Johnson City Schools announce three teachers of the year

From left, Tim Belisle, Jackie Smith, Jamie Mains, Misty Davis and Dr. Steve Barnett were on hand as the Johnson City School System recognized Smith, Mains and Davis as the system's teachers of the year. CONTRIBUTED

From left, Tim Belisle, Jackie Smith, Jamie Mains, Misty Davis and Dr. Steve Barnett were on hand as the Johnson City School System recognized Smith, Mains and Davis as the system’s teachers of the year. CONTRIBUTED

The Johnson City School system recently announced its three teachers of the year. Science Hill’s Jackie Smith won the award at the high school level while Misty Davis of Indian Trail won the honor in middle school and South Side’s Jamie Mains Milhorn was named the elementary school teacher of the year.

Smith’s ability to pass on her passion for science to her ninth-grade honors biology class made her a clear choice for the award.

“I love teaching,” Smith said. “One of the reasons I went into teaching was to get kids excited about science again.”

Smith is in her fourth year of teaching at Science Hill after spending a decade in the classroom in Harford County, Maryland, and she said that she feels right at home teaching her students about science at Science Hill.

“I think one of the reasons why I keep the energy level that I do is because of the students,” Smith said. “I absolutely love teaching and I love my students. And I want to make sure that every day is fun and exciting for them and it can’t be fun and exciting unless I am excited to teach it.”

Smith also serves as Science Hill science department chairperson and the district science content leader at the high school level. Smith said that by making her lessons relevant to her student’s lives that she hopes to rekindle their love of science.

“A lot of times, at this age, students are getting turned off from school,” Smith said. “So making it relevant and helping them make connections to what they deal with in their everyday lives is a way that I try to help them get that love back for school, that they use to have when they were younger.”

Davis took a winding road to the classroom. She started her career in communications and spent some time as a stay-at-home mom before eventually becoming a teacher. After getting involved in her daughter’s schooling through PTA and volunteer work, Davis knew her next job would be as a teacher.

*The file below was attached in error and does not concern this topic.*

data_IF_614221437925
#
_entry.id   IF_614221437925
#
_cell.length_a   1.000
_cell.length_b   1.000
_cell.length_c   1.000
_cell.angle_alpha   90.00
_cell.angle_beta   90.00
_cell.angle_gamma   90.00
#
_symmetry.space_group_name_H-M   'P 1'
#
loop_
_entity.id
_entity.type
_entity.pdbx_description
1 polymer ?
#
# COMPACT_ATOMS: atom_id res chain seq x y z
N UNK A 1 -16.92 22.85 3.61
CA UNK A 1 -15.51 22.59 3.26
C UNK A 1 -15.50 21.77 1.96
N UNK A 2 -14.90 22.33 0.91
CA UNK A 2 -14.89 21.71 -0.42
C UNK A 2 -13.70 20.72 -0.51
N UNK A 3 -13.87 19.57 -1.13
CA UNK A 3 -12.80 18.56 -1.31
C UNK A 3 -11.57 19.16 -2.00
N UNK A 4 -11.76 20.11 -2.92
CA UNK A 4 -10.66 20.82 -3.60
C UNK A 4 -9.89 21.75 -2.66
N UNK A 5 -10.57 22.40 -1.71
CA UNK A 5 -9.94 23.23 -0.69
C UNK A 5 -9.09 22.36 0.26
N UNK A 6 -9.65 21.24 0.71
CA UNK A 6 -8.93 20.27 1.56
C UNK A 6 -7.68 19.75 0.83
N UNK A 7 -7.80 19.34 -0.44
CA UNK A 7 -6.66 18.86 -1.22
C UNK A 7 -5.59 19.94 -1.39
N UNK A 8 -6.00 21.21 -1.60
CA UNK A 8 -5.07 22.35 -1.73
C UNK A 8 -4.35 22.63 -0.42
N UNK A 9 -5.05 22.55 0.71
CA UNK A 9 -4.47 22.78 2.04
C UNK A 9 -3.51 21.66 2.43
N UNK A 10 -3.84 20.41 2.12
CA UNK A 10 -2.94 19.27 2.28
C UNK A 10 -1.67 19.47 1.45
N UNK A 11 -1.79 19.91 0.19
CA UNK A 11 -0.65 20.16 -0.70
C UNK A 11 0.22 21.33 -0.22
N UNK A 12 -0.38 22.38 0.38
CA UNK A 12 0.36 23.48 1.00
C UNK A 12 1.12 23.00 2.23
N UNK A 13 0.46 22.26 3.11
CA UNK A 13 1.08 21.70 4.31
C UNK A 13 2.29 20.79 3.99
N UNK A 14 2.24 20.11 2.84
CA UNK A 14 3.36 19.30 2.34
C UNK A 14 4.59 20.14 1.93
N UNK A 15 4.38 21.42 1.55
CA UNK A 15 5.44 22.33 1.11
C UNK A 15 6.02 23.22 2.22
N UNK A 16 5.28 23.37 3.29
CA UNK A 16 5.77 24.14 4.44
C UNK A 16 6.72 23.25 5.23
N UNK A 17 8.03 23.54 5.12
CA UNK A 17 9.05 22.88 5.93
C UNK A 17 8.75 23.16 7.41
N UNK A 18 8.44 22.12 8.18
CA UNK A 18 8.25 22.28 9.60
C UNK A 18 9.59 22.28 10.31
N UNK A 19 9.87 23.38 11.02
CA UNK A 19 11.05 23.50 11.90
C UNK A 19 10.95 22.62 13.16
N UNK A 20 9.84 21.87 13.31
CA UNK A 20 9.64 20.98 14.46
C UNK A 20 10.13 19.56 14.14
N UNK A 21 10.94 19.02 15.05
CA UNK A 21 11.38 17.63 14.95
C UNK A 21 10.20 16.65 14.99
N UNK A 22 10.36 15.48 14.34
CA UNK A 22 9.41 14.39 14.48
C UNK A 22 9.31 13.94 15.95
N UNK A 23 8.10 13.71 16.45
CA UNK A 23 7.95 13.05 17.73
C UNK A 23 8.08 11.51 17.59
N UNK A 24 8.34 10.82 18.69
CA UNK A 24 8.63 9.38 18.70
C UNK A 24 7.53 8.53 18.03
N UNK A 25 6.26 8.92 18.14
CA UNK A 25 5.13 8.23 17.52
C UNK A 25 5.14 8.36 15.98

“I guess I had to be in school so much, with my daughter and doing PTA, my goal was to make school the best possible experience for her and her friends. I was there so much that I fell in love with the classroom and being around the kids,” Davis said. “It’s fun being around the kids and teaching them new things.”

Davis teaches both science and social studies at Indian Trail. She said she enjoys the challenge, especially when it comes to providing her students their first in-depth dive into U.S. History.

“I love them both, because one has a lot of hands-on investigation, as far as science goes. And then in social studies, it has a lot of investigations and cause and effect information,” Davis said.

Milhorn has been at South Side for the past 11 years, where she has found a home teaching kindergarteners.

“Watching them grow and building the relationships is what keeps me energized and motivated,” Milhorn said. “The kids come in here and some of them don’t know how to write their name, then they leave reading. I just get a lot of joy being involved in that process.”

Milhorn has secured enough funding to ensure every student in her classroom has access to an iPad, and she uses technology to assess her students’ progress more efficiently.

“Assessment is a huge thing that changes (with the addition of technology),” Milhorn said. “Having the students work on devices allows me to immediately see how they are working and what type of problems they may be having.”


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